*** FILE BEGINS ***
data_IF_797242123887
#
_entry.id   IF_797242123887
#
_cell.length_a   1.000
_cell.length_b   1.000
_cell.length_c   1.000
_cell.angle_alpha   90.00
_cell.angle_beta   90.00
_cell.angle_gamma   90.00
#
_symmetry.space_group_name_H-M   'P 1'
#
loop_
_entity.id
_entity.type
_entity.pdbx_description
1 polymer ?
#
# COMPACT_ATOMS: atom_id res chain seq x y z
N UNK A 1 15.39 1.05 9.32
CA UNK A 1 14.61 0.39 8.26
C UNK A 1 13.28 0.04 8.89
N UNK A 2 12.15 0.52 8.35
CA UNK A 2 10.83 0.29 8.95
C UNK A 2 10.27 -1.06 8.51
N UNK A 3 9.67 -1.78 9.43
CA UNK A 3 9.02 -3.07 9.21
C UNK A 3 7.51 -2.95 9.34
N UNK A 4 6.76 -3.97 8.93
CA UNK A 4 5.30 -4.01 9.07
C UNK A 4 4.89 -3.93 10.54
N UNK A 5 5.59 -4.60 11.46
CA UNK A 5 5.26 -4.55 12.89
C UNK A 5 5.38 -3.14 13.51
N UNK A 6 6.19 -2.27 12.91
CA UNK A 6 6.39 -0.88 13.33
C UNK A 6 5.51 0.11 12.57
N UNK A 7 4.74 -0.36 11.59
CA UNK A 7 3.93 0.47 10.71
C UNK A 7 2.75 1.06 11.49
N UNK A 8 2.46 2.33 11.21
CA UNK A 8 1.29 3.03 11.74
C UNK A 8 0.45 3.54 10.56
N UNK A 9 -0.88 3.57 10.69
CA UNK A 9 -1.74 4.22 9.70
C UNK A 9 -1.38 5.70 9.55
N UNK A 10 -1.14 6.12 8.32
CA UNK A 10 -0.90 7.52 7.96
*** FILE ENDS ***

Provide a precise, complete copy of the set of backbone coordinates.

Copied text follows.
data_IF_797242123887
#
_entry.id   IF_797242123887
#
_cell.length_a   1.000
_cell.length_b   1.000
_cell.length_c   1.000
_cell.angle_alpha   90.00
_cell.angle_beta   90.00
_cell.angle_gamma   90.00
#
_symmetry.space_group_name_H-M   'P 1'
#
loop_
_entity.id
_entity.type
_entity.pdbx_description
1 polymer ?
#
# COMPACT_ATOMS: atom_id res chain seq x y z
N UNK A 1 15.39 1.05 9.32
CA UNK A 1 14.61 0.39 8.26
C UNK A 1 13.28 0.04 8.89
N UNK A 2 12.15 0.52 8.35
CA UNK A 2 10.83 0.29 8.95
C UNK A 2 10.27 -1.06 8.51
N UNK A 3 9.67 -1.78 9.43
CA UNK A 3 9.02 -3.07 9.21
C UNK A 3 7.51 -2.95 9.34
N UNK A 4 6.76 -3.97 8.93
CA UNK A 4 5.30 -4.01 9.07
C UNK A 4 4.89 -3.93 10.54
N UNK A 5 5.59 -4.60 11.46
CA UNK A 5 5.26 -4.55 12.89
C UNK A 5 5.38 -3.14 13.51
N UNK A 6 6.19 -2.27 12.91
CA UNK A 6 6.39 -0.88 13.33
C UNK A 6 5.51 0.11 12.57
N UNK A 7 4.74 -0.36 11.59
CA UNK A 7 3.93 0.47 10.71
C UNK A 7 2.75 1.06 11.49
N UNK A 8 2.46 2.33 11.21
CA UNK A 8 1.29 3.03 11.74
C UNK A 8 0.45 3.54 10.56
N UNK A 9 -0.88 3.57 10.69
CA UNK A 9 -1.74 4.22 9.70
C UNK A 9 -1.38 5.70 9.55
N UNK A 10 -1.14 6.12 8.32
CA UNK A 10 -0.90 7.52 7.96